We assessed how individual foraging preferences and cognitive performance affect foraging bout interval and the flexibility of foraging behavior in the nectarivorous Green-backed Firecrown (Sephanoides sephaniodes). Our field experiment evaluated the ability of these hummingbirds to recall nectar-renewal rates in two groups of artificial flowers with the same nectar concentration in the absence of visual cues. In a second experiment, we assessed their ability to remember differences in nectar quality combined with different nectar-renewal intervals, given artificial flowers with identical visual cues. Our results indicate that Green-backed Firecrowns adjusted their foraging intervals according to nectar-renewal rates and, furthermore, that birds were able to recall nectar concentration as well as nectar-renewal rate. Individual differences in memory performance resulted in differences in energy intake. These results strongly suggest that individual preferences and individual cognitive performance could play a central role in energy intake and, therefore, in the probability of survival.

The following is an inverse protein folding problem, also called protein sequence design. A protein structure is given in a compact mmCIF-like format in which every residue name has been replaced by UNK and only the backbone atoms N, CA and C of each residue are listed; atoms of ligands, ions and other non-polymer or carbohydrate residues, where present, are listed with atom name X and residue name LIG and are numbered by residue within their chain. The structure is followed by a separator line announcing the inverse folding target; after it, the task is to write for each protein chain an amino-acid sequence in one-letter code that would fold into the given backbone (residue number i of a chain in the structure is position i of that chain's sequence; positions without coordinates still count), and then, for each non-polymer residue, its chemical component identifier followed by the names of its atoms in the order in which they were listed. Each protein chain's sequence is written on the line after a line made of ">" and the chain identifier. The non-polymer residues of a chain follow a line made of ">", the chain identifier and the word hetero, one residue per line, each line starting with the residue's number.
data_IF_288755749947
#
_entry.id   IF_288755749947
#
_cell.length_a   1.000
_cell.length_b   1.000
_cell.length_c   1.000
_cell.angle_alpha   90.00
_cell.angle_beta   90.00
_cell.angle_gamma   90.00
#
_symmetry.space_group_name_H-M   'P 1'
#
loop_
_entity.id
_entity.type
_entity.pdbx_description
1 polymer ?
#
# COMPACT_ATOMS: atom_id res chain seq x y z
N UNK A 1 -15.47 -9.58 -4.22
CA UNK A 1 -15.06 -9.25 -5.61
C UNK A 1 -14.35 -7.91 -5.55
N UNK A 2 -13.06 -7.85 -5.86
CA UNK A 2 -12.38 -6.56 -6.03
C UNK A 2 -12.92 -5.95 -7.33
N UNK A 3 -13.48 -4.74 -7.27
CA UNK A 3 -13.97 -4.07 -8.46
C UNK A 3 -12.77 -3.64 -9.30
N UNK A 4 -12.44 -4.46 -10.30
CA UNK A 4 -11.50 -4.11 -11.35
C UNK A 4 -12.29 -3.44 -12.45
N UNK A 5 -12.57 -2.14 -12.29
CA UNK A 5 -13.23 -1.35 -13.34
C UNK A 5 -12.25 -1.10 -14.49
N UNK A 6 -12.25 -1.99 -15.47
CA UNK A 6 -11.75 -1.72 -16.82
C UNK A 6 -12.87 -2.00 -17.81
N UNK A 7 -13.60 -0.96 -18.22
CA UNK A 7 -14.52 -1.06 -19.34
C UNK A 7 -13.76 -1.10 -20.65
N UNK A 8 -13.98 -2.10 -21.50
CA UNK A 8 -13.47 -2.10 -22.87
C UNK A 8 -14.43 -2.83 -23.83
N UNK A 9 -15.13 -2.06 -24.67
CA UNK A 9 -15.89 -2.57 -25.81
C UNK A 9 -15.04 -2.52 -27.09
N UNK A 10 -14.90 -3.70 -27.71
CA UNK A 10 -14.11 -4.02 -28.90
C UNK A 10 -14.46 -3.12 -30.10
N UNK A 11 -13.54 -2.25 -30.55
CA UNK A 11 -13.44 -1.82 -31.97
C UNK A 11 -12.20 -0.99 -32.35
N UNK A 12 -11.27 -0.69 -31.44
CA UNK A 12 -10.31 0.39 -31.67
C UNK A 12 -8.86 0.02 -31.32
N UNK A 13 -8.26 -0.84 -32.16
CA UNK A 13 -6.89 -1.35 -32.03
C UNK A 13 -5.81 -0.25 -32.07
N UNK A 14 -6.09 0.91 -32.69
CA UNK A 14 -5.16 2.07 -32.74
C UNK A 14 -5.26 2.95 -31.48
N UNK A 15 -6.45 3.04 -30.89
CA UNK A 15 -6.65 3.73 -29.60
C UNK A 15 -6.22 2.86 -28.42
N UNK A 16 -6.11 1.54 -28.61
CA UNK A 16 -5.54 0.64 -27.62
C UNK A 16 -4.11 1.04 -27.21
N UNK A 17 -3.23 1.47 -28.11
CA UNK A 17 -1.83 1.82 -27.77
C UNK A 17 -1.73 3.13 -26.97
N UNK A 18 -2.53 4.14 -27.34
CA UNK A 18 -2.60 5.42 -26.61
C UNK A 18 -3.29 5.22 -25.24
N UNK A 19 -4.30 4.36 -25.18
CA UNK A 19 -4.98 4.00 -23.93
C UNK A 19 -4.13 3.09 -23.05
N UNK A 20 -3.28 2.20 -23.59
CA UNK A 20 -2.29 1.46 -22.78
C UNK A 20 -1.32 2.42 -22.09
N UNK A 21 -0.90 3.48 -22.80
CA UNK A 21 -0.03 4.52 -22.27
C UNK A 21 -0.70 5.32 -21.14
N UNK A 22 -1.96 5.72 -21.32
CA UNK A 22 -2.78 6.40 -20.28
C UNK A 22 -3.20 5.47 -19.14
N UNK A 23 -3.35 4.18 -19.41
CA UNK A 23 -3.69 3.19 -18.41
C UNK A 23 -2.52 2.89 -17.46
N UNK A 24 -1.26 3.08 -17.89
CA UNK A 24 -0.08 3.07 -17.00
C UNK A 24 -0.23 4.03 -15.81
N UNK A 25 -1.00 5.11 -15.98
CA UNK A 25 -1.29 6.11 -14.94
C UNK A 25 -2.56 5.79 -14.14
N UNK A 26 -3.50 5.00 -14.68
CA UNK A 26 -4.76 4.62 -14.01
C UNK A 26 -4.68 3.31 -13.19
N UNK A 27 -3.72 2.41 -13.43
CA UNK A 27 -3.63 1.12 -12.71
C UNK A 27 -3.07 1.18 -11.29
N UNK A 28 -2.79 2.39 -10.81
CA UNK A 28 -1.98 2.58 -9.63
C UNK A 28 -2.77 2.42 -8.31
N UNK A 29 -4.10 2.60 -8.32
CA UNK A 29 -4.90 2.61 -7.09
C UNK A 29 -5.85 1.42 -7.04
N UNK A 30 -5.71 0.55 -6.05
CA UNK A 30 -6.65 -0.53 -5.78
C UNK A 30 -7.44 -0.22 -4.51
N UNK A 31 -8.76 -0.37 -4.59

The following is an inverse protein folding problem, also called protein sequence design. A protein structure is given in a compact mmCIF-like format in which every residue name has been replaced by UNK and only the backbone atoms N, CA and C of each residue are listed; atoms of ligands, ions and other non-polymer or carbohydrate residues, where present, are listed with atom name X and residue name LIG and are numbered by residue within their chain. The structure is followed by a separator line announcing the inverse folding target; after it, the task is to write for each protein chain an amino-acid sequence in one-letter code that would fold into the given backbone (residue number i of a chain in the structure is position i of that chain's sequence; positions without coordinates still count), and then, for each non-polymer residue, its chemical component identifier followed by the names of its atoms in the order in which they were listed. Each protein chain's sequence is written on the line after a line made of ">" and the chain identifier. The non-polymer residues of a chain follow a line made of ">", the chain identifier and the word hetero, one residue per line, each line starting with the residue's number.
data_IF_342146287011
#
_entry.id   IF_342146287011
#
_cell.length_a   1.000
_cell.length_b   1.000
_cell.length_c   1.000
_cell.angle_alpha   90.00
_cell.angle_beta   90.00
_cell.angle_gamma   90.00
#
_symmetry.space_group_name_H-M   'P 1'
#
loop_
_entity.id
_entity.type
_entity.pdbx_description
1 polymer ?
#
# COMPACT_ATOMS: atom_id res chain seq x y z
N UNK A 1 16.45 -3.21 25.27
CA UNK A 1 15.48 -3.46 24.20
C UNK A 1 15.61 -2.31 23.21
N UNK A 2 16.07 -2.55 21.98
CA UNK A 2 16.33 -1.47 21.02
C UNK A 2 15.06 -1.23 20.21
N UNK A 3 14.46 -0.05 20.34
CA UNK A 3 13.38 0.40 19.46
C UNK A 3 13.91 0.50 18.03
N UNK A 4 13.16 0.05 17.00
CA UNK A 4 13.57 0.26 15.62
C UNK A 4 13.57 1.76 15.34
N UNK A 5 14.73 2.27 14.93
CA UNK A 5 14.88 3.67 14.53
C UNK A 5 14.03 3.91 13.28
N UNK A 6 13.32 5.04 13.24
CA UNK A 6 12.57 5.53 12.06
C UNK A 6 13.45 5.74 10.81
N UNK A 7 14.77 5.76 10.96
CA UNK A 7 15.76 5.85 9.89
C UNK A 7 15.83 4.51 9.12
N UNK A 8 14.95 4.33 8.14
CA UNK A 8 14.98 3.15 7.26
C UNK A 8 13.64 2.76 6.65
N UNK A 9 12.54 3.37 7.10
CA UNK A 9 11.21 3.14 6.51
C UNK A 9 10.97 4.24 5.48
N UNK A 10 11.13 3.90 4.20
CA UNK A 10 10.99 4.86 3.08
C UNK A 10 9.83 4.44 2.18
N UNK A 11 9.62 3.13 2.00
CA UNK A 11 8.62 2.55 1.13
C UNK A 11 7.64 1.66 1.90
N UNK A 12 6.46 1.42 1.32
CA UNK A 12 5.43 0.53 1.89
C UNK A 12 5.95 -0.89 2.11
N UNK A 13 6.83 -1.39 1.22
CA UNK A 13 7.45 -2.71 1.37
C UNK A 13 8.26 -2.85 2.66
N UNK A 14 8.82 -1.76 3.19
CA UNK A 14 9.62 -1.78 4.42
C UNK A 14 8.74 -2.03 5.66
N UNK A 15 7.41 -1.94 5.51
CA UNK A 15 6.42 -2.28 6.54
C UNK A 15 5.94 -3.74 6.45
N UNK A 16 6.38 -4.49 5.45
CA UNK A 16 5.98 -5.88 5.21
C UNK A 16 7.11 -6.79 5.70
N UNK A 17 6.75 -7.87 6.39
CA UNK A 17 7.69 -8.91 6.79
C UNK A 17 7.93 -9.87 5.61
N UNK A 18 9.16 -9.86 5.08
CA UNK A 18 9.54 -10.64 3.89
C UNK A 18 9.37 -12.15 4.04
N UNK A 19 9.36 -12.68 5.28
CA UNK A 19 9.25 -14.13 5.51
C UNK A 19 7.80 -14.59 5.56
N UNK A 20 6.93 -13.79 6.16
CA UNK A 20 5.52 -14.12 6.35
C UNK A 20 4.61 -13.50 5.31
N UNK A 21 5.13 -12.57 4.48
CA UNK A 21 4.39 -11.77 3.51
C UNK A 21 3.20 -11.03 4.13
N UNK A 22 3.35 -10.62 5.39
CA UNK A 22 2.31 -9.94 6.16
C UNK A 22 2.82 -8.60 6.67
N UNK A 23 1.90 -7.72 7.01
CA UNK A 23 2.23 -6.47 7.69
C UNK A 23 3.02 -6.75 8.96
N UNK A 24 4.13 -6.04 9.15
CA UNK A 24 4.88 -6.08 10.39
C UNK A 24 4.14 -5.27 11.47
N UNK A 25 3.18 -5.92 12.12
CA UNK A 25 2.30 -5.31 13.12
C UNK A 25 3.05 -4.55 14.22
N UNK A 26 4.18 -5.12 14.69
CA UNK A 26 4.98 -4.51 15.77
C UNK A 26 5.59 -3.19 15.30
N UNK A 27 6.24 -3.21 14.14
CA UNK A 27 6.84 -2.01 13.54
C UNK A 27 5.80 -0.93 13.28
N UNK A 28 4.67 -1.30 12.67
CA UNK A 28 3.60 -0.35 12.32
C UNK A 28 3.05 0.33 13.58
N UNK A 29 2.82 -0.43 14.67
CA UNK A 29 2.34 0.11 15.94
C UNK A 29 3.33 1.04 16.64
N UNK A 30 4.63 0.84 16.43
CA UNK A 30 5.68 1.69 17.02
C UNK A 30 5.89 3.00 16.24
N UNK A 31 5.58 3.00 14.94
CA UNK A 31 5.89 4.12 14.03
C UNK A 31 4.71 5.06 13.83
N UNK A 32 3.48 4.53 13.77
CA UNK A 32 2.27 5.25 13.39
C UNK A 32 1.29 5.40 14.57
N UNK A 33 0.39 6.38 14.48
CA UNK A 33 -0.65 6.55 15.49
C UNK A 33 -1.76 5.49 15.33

You have requested a machine translation of selected content from our databases. This functionality is provided solely for your convenience and is in no way intended to replace human translation. Neither BioOne nor the owners and publishers of the content make, and they explicitly disclaim, any express or implied representations or warranties of any kind, including, without limitation, representations and warranties as to the functionality of the translation feature or the accuracy or completeness of the translations.
Translations are not retained in our system. Your use of this feature and the translations is subject to all use restrictions contained in the Terms and Conditions of Use of the BioOne website.